Fake News

   Photo by Mallory Harmon.

Photo by Mallory Harmon.

Teens are now less aware of the news than ever, and it is mainly due to the decline in reading newspapers, watching news programs, and being exposed to increasing fake news.

Fake news is the collection of stories claiming truths about current events but lacking facts to support the claims. Not only is fake news so much of a nuisance that people have begun to mistrust every fact they find on social media, but it is also damaging to social awareness. Fake news is written due to various motivations, from the desire to cause trouble or sabotage a political actor or idea, to the urge to earn money through ads.

According to a Harvard University study, only one in twenty young people rely heavily on a daily newspaper. For the study, 1,800 people were interviewed: 28 percent of them between ages 12 and 17 said they pay almost no attention to the news every day, and 32 percent said they give casual attention to one news source a day.

Since it is unlikely teens will suddenly decide to subscribe to a newspaper or choose a news program over Facebook, Twitter, or Instagram (it’s just not the modern way of digesting news, however educational it may be), I will give you some information on how to distinguish between real and fake news.

There is a quiz online at channelone.com to test whether we can tell the difference between bogus news and facts. Just look up “Channel One Fake News Quiz.” The test warns if the titles of news stories are in all caps or have a lot of exclamatory punctuation, it is a good sign we are being lied to. Also, the test informs us what type of web addresses are a scam of the trustworthy news outlets and then teaches us to tell if a site is sketchy by the amount and kind of ads. This exercise will help us pick out the fake news at a glance. However, if you are still unsure if a fact is reliable, there are ways to find out, but let me first give a quick warning about social media.

Social media outlets are experts at manipulating our confirmation bias. When we like a story or site, Facebook (or whatever outlet we are using) will remember which type of news or viewpoint appealed to us. We are more likely to believe a position we already agree with (i.e., confirmation bias). Social media will spit out the stories they know we like, hoping to collect more likes and otherwise promote their supporters. Therefore, we should be particularly wary of the stories that seem to play with our emotions, the ones that hit a personal nerve.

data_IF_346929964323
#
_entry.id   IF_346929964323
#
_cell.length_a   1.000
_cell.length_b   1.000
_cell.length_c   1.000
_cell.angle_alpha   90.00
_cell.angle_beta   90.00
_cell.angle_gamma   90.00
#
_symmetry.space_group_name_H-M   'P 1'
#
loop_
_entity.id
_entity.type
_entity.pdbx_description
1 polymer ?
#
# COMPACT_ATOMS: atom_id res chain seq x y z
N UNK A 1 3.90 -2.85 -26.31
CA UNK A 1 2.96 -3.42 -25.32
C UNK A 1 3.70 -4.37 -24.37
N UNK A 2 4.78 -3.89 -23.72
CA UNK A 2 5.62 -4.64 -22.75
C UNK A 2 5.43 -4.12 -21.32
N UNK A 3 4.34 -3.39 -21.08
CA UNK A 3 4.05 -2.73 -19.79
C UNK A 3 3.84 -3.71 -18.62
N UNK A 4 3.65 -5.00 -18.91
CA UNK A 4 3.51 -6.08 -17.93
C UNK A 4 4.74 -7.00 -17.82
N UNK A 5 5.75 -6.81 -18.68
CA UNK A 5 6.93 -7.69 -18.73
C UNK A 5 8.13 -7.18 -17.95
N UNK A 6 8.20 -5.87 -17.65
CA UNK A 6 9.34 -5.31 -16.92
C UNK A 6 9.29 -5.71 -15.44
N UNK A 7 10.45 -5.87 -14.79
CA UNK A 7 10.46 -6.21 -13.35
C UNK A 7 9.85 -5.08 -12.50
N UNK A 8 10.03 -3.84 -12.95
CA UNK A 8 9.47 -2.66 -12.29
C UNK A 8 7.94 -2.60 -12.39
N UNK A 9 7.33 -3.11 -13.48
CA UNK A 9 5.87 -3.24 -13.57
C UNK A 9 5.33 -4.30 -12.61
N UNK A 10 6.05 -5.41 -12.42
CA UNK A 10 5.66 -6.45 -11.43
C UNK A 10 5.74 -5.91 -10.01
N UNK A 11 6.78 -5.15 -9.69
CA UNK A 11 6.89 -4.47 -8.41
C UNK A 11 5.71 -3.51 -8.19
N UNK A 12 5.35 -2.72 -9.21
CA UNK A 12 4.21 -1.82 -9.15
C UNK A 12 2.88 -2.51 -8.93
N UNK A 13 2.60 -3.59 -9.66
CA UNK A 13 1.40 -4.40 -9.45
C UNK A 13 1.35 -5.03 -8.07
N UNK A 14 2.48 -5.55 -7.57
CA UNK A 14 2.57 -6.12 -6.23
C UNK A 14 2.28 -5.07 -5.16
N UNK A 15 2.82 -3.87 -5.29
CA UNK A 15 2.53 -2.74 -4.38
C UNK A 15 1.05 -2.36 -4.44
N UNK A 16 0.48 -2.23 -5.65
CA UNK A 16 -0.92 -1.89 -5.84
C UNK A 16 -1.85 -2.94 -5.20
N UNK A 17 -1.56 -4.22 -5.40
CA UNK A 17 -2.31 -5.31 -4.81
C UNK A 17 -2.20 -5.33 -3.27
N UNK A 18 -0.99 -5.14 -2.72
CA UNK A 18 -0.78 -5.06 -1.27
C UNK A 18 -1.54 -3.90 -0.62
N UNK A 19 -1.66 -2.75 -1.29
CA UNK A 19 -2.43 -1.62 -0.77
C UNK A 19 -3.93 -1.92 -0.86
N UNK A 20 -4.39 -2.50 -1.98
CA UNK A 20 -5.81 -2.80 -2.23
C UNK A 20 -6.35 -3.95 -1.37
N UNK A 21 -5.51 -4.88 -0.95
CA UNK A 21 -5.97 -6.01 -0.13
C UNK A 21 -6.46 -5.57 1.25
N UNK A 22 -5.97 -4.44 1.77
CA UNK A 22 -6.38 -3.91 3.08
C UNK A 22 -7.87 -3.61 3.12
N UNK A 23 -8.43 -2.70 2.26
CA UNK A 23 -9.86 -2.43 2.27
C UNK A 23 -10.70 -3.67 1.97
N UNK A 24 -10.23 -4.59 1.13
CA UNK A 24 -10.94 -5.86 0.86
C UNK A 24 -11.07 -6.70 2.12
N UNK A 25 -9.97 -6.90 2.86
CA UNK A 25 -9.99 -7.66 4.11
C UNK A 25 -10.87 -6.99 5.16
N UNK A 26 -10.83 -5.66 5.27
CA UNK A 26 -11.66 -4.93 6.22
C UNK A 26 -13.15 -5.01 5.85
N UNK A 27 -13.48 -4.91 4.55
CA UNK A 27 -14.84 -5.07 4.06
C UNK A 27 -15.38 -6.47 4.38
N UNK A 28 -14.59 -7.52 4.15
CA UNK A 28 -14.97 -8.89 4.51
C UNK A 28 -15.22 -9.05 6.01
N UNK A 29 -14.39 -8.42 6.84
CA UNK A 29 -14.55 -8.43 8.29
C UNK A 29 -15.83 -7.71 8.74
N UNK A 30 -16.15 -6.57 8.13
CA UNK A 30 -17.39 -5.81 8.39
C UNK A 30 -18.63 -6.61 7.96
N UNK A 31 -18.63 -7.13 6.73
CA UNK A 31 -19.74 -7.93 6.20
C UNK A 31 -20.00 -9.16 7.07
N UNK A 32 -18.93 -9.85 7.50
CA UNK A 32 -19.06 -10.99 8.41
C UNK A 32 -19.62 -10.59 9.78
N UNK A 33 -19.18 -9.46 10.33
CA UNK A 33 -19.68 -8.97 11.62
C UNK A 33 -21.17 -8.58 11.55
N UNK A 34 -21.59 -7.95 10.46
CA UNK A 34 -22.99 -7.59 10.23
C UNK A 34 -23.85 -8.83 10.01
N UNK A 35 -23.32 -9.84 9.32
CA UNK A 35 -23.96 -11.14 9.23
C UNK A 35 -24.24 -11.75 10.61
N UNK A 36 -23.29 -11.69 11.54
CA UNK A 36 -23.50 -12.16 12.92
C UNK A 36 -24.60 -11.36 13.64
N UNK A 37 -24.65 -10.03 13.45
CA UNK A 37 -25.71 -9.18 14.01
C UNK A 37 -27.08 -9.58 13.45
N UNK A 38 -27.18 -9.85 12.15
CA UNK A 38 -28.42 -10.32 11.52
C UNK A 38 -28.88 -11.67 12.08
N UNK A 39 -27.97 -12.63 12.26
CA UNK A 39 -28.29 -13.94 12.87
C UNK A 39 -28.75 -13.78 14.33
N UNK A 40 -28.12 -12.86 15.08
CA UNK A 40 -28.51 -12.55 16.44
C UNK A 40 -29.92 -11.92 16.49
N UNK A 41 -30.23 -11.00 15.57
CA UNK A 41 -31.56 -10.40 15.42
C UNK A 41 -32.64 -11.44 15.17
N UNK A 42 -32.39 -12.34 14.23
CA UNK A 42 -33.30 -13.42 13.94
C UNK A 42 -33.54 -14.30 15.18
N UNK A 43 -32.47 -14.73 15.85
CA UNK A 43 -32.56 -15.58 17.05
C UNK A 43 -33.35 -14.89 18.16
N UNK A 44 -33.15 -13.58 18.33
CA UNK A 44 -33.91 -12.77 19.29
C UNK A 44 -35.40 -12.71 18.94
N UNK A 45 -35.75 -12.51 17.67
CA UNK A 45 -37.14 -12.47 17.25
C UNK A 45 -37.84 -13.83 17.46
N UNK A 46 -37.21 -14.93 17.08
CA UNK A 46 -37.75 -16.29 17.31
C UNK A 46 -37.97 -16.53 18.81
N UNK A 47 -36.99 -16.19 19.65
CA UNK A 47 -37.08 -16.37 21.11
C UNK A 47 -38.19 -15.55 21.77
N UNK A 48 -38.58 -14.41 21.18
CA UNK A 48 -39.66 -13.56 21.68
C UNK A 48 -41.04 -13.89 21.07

Okay, last bit of advice: if you are particularly interested in a fact or story but you aren’t sure if you can trust it, there are resources. Besides Google searching the idea and looking for credible sources confirming or denying the news, we can use FactCheck or Snopes. If the question has something to do with politics or a fact a politician claimed, we could use FactCheck. Social Media sources and memes declaring a truth can be verified on Snopes. All that is needed is a keyword, and we are on our way to concise, reliable answers.

Unless restriction of fake news is implemented in the U.S., such as the legislation considered in areas like France, Germany, and Ireland, we, the consumers, have to become the gatekeepers. We are forced to take responsibility for the news we accept as factual. To do this, we can surround ourselves, by deliberate choice, with sources educating us daily on the matters of the world so we do not grow up unaware of the needs, function, and current events of our community and our world.